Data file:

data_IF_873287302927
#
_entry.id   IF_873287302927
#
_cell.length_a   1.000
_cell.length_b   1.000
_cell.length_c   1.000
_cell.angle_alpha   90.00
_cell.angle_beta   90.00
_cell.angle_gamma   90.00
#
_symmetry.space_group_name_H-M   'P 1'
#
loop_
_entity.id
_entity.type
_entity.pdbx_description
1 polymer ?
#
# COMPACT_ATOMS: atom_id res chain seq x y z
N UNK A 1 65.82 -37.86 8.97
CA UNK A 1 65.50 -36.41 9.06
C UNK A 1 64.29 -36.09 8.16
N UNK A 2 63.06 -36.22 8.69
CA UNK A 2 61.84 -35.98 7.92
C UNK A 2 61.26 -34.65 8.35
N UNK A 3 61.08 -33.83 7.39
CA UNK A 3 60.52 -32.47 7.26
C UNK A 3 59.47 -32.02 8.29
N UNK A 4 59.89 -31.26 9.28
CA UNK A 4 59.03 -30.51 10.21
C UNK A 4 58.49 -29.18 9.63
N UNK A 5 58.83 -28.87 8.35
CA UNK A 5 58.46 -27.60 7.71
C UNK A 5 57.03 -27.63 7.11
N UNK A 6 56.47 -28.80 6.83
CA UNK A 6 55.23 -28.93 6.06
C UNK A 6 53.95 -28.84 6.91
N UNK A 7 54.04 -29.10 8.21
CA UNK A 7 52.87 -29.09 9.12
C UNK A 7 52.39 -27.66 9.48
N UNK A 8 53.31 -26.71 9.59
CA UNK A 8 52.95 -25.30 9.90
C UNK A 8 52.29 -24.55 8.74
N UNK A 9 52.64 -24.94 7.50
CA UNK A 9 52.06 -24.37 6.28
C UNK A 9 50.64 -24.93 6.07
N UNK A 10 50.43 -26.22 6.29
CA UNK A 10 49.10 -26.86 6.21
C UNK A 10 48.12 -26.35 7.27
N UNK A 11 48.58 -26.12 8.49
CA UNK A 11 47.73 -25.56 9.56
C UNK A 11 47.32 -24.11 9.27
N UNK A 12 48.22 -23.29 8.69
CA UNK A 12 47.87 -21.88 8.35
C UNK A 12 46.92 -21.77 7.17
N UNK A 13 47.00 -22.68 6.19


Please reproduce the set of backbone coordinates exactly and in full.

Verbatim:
data_IF_873287302927
#
_entry.id   IF_873287302927
#
_cell.length_a   1.000
_cell.length_b   1.000
_cell.length_c   1.000
_cell.angle_alpha   90.00
_cell.angle_beta   90.00
_cell.angle_gamma   90.00
#
_symmetry.space_group_name_H-M   'P 1'
#
loop_
_entity.id
_entity.type
_entity.pdbx_description
1 polymer ?
#
# COMPACT_ATOMS: atom_id res chain seq x y z
N UNK A 1 65.82 -37.86 8.97
CA UNK A 1 65.50 -36.41 9.06
C UNK A 1 64.29 -36.09 8.16
N UNK A 2 63.06 -36.22 8.69
CA UNK A 2 61.84 -35.98 7.92
C UNK A 2 61.26 -34.65 8.35
N UNK A 3 61.08 -33.83 7.39
CA UNK A 3 60.52 -32.47 7.26
C UNK A 3 59.47 -32.02 8.29
N UNK A 4 59.89 -31.26 9.28
CA UNK A 4 59.03 -30.51 10.21
C UNK A 4 58.49 -29.18 9.63
N UNK A 5 58.83 -28.87 8.35
CA UNK A 5 58.46 -27.60 7.71
C UNK A 5 57.03 -27.63 7.11
N UNK A 6 56.47 -28.80 6.83
CA UNK A 6 55.23 -28.93 6.06
C UNK A 6 53.95 -28.84 6.91
N UNK A 7 54.04 -29.10 8.21
CA UNK A 7 52.87 -29.09 9.12
C UNK A 7 52.39 -27.66 9.48
N UNK A 8 53.31 -26.71 9.59
CA UNK A 8 52.95 -25.30 9.90
C UNK A 8 52.29 -24.55 8.74
N UNK A 9 52.64 -24.94 7.50
CA UNK A 9 52.06 -24.37 6.28
C UNK A 9 50.64 -24.93 6.07
N UNK A 10 50.43 -26.22 6.29
CA UNK A 10 49.10 -26.86 6.21
C UNK A 10 48.12 -26.35 7.27
N UNK A 11 48.58 -26.12 8.49
CA UNK A 11 47.73 -25.56 9.56
C UNK A 11 47.32 -24.11 9.27
N UNK A 12 48.22 -23.29 8.69
CA UNK A 12 47.87 -21.88 8.35
C UNK A 12 46.92 -21.77 7.17
N UNK A 13 47.00 -22.68 6.19